Legal Doctrine May Apply if Employer Breaks Promises

​​​​Q: I had an interview with a potential employer in Ohio, who promised me that I would have a particular job if I moved to Ohio. We didn’t have a written contract, but I relied on that promise, left my old job and moved to Ohio, only to be terminated my first day for no reason at all. Can the company do this? 
A: Generally, yes. In nearly every state in the United States, there is an “employment at will” doctrine that says either you or your employer may end your employment relationship at any time for any reason that does not contradict the law, unless you and your employer have made some sort of agreement. Because you did not sign a contract with the potential employer, the “employment at will” doctrine generally allows the employer to terminate you at any time, even on your first day. 

Q: The employer told me I’d be hired for a “trial” period of six months if I would move. Does this make a difference?
A: It might. There are some exceptions to “employment at will,” and one of them, called promissory estoppel, may cover a situation like yours.

Q: What, exactly, is promissory estoppel?
A: Promissory estoppel is a legal doctrine rooted in a court’s inherent power to correct an unjust action. In an employment-at-will case, the unjust action is usually a promise made by an employer that is not binding, like a contract would be, but is nonetheless one on which an employee can reasonably rely. If the employee relies on it and suffers a job loss as a result, a court may enforce it.  Thus, the promissory estoppel exception to employment-at-will agreements occur when:

• the employer makes a promise on which it should reasonably expect the employee to rely;
• the employee in fact relies on the promise; and
• injustice can be avoided only by enforcement of the promise.
The test in these cases is whether the employer should have reasonably expected the employee to rely on its promise and, if so, whether the employee acted on the promise, to his or her detriment. 

Q: Can you give an example of an actual case that involved a promissory estoppel exception?
A: Mers v. Dispatch Printing Company is the leading case on at-will employment agreements in Ohio. William Mers had worked as a traveling representative of the Dispatch Printing Company for nearly four years when he was arrested for rape, kidnapping, and gross sexual imposition. The Dispatch suspended him from his job on April 29 without pay because of the accusations, until such time as the criminal charges would be “favorably resolved.” The charges against Mers were eventually dismissed.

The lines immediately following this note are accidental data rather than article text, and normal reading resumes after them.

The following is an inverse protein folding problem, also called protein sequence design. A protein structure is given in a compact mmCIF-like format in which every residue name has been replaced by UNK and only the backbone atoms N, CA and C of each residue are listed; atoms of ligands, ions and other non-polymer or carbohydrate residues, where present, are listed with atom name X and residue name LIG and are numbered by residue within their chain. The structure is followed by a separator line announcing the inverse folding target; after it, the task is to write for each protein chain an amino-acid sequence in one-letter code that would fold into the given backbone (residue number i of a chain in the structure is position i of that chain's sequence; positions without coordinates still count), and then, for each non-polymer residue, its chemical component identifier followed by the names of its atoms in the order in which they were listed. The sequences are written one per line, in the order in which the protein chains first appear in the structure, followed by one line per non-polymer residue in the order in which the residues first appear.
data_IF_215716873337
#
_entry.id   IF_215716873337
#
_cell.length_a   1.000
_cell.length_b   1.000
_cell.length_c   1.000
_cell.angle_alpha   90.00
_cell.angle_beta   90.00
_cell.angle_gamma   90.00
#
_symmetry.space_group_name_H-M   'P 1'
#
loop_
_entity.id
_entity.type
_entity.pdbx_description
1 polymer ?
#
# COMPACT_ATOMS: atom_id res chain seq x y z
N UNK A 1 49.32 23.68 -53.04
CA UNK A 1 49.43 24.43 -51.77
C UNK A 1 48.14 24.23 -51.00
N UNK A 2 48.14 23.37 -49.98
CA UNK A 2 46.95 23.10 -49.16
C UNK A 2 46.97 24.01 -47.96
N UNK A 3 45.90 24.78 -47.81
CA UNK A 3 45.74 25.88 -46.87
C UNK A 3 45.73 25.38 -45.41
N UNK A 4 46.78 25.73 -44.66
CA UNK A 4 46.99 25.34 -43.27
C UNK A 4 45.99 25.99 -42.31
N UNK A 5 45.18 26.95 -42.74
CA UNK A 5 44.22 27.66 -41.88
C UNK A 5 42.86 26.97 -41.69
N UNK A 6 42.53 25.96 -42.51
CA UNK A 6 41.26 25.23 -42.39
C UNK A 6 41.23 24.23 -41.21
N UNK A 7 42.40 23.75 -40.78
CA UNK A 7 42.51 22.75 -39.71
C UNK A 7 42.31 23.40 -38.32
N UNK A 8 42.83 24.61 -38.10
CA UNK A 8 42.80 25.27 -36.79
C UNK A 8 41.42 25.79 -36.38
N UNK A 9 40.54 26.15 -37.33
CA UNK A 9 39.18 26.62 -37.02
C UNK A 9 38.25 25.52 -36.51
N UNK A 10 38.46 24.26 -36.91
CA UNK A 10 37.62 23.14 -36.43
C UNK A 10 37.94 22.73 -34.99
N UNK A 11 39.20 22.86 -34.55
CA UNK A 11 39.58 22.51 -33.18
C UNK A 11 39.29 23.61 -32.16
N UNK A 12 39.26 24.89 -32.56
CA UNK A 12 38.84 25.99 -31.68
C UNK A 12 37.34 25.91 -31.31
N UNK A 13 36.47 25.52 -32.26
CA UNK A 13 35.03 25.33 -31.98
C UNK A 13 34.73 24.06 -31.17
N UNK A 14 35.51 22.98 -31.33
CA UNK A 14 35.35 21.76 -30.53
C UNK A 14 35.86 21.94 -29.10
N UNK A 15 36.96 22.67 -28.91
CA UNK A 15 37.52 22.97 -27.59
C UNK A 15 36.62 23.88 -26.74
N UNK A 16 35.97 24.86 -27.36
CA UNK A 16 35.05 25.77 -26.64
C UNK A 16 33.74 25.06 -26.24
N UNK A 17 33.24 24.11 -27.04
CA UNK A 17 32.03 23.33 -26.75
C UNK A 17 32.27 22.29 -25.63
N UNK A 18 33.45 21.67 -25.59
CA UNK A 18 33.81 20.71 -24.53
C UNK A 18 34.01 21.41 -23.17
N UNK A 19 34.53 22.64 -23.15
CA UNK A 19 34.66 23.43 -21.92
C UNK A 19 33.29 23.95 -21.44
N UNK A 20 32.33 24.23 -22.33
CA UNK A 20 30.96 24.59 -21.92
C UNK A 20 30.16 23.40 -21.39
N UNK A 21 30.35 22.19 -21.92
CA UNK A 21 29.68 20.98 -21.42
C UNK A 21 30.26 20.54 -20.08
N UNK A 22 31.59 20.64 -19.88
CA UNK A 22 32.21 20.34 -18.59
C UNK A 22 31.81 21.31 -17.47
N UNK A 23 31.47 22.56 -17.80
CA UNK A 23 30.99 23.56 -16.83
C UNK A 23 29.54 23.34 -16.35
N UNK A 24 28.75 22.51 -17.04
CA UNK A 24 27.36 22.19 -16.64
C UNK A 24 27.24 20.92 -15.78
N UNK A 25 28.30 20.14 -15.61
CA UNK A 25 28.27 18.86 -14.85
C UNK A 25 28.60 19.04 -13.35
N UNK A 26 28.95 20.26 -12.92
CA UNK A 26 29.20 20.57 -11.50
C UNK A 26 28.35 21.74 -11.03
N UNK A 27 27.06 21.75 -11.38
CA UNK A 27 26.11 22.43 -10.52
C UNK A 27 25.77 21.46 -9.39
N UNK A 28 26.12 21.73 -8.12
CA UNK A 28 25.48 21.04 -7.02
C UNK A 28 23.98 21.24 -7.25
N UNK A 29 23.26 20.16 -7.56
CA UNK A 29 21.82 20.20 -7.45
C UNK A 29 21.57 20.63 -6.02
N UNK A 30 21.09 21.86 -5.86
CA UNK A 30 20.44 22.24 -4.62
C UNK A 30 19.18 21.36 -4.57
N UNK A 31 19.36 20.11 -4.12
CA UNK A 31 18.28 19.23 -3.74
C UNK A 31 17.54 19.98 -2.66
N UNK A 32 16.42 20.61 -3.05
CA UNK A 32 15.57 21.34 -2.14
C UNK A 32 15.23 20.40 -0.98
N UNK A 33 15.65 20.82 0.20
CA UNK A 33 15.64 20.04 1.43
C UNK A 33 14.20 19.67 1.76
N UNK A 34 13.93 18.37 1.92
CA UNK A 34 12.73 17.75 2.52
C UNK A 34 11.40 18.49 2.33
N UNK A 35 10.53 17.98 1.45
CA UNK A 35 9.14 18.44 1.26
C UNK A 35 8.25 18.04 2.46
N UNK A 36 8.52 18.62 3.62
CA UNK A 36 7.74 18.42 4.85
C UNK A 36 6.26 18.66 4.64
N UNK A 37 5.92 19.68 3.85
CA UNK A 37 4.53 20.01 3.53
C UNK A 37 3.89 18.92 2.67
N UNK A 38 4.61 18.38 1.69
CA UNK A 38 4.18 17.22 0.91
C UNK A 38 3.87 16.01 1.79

Although the prosecutor dismissed the case against Mers, the Dispatch nonetheless notified Mr. Mers that it would not reinstate him and terminated his employment. Mers sued, claiming he reasonably relied on the promise to reinstate him if the criminal charges were favorably resolved.

Because Mers showed he relied on these promises by not looking for other work during the criminal proceedings, the Supreme Court of Ohio allowed him to pursue a promissory estoppel case.

Q: Can I reasonably rely on the promise of a six-month trial period?
A: Generally, a court should enforce the promise of six months of employment if you can prove that:

• the emplo​yer promised the six-month trial as a minimum employment period;
• the employer intended for you to rely on at least six months of employment as a basis for accepting the job; and
• you did, in fact, rely on that promise. 

Be aware of two things, though. First, if the employer's promise was not definite (for instance, if the employer says, "You will have a six-month trial period as long as everything is working out"), a court is unlikely to rule that you could reasonably rely on it. And second, even if the court rules in your favor on the six-month trial period, after six months, you will probably be treated as an employee at will again.


This "Law You Can Use consumer legal information column was provided by the Ohio State Bar Association. It was originally prepared by Akron attorney Neil E. Klingshirn of Fortney & Klingshirn, and updated by Columbus attorney Jeffrey P. Vardaro of The Gittes Law Group.  ​

Articles appearing in this column are intended to provide broad, general information about the law. This article is not intended to be legal advice. Before applying this information to a specific legal problem, readers are urged to seek advice from a licensed attorney.



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